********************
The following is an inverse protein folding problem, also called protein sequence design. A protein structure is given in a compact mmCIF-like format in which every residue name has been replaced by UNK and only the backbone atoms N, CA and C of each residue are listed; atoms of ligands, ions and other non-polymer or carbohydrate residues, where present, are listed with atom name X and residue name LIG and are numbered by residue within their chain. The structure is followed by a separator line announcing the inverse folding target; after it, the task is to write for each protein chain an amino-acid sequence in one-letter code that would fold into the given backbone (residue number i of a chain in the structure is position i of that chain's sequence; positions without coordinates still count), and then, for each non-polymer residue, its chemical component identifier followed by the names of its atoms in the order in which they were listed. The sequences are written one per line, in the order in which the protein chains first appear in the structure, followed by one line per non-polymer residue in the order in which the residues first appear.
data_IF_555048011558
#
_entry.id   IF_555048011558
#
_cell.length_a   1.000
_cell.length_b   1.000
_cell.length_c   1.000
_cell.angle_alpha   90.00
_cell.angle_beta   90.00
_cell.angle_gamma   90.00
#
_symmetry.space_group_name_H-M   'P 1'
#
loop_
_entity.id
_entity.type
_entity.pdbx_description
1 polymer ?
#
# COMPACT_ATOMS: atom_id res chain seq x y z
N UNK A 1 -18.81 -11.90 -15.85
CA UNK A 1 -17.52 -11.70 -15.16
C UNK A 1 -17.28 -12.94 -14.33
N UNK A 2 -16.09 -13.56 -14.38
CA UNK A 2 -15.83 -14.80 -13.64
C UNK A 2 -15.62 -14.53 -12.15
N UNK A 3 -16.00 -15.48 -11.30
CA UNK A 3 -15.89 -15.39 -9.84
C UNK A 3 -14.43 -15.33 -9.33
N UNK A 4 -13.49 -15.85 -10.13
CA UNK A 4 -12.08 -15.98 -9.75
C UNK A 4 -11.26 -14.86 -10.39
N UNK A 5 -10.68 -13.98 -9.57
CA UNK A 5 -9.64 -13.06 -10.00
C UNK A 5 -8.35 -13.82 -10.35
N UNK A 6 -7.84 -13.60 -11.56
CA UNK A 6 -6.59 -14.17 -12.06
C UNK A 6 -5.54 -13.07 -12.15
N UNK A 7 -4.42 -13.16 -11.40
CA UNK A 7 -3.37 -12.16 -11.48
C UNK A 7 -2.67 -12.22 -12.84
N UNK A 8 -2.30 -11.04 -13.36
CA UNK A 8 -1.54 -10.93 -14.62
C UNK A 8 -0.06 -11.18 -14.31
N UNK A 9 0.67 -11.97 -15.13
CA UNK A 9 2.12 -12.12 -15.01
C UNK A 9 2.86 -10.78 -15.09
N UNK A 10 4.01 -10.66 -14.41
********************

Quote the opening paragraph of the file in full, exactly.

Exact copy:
The following is an inverse protein folding problem, also called protein sequence design. A protein structure is given in a compact mmCIF-like format in which every residue name has been replaced by UNK and only the backbone atoms N, CA and C of each residue are listed; atoms of ligands, ions and other non-polymer or carbohydrate residues, where present, are listed with atom name X and residue name LIG and are numbered by residue within their chain. The structure is followed by a separator line announcing the inverse folding target; after it, the task is to write for each protein chain an amino-acid sequence in one-letter code that would fold into the given backbone (residue number i of a chain in the structure is position i of that chain's sequence; positions without coordinates still count), and then, for each non-polymer residue, its chemical component identifier followed by the names of its atoms in the order in which they were listed. The sequences are written one per line, in the order in which the protein chains first appear in the structure, followed by one line per non-polymer residue in the order in which the residues first appear.